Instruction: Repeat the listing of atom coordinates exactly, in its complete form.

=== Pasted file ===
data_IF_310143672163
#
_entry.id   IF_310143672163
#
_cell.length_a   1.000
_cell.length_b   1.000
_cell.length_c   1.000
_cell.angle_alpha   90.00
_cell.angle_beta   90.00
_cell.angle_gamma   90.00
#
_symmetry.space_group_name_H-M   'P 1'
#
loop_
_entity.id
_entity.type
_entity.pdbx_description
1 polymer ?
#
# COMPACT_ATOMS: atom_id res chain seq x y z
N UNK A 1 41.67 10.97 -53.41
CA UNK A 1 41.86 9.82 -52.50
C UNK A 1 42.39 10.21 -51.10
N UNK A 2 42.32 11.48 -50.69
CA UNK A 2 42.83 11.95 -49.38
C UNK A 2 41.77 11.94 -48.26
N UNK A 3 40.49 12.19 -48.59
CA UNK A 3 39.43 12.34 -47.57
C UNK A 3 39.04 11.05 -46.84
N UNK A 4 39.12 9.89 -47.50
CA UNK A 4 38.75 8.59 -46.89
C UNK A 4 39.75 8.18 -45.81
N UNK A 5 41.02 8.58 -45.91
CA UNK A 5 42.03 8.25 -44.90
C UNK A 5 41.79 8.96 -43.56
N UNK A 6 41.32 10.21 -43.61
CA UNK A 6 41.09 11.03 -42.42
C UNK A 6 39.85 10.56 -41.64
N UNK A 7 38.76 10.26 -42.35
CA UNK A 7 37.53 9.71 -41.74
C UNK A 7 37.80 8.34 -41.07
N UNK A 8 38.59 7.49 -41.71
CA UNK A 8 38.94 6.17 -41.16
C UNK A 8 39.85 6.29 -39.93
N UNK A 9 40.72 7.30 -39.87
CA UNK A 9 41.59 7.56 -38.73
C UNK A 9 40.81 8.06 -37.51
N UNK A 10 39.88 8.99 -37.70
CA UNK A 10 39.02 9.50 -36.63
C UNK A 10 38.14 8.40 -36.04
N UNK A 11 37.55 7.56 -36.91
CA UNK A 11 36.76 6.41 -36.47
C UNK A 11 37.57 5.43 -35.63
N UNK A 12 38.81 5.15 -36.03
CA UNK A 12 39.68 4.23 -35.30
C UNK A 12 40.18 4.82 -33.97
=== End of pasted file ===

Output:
data_IF_310143672163
#
_entry.id   IF_310143672163
#
_cell.length_a   1.000
_cell.length_b   1.000
_cell.length_c   1.000
_cell.angle_alpha   90.00
_cell.angle_beta   90.00
_cell.angle_gamma   90.00
#
_symmetry.space_group_name_H-M   'P 1'
#
loop_
_entity.id
_entity.type
_entity.pdbx_description
1 polymer ?
#
# COMPACT_ATOMS: atom_id res chain seq x y z
N UNK A 1 41.67 10.97 -53.41
CA UNK A 1 41.86 9.82 -52.50
C UNK A 1 42.39 10.21 -51.10
N UNK A 2 42.32 11.48 -50.69
CA UNK A 2 42.83 11.95 -49.38
C UNK A 2 41.77 11.94 -48.26
N UNK A 3 40.49 12.19 -48.59
CA UNK A 3 39.43 12.34 -47.57
C UNK A 3 39.04 11.05 -46.84
N UNK A 4 39.12 9.89 -47.50
CA UNK A 4 38.75 8.59 -46.89
C UNK A 4 39.75 8.18 -45.81
N UNK A 5 41.02 8.58 -45.91
CA UNK A 5 42.03 8.25 -44.90
C UNK A 5 41.79 8.96 -43.56
N UNK A 6 41.32 10.21 -43.61
CA UNK A 6 41.09 11.03 -42.42
C UNK A 6 39.85 10.56 -41.64
N UNK A 7 38.76 10.26 -42.35
CA UNK A 7 37.53 9.71 -41.74
C UNK A 7 37.80 8.34 -41.07
N UNK A 8 38.59 7.49 -41.71
CA UNK A 8 38.94 6.17 -41.16
C UNK A 8 39.85 6.29 -39.93
N UNK A 9 40.72 7.30 -39.87
CA UNK A 9 41.59 7.56 -38.73
C UNK A 9 40.81 8.06 -37.51
N UNK A 10 39.88 8.99 -37.70
CA UNK A 10 39.02 9.50 -36.63
C UNK A 10 38.14 8.40 -36.04
N UNK A 11 37.55 7.56 -36.91
CA UNK A 11 36.76 6.41 -36.47
C UNK A 11 37.57 5.43 -35.63
N UNK A 12 38.81 5.15 -36.03
CA UNK A 12 39.68 4.23 -35.30
C UNK A 12 40.18 4.82 -33.97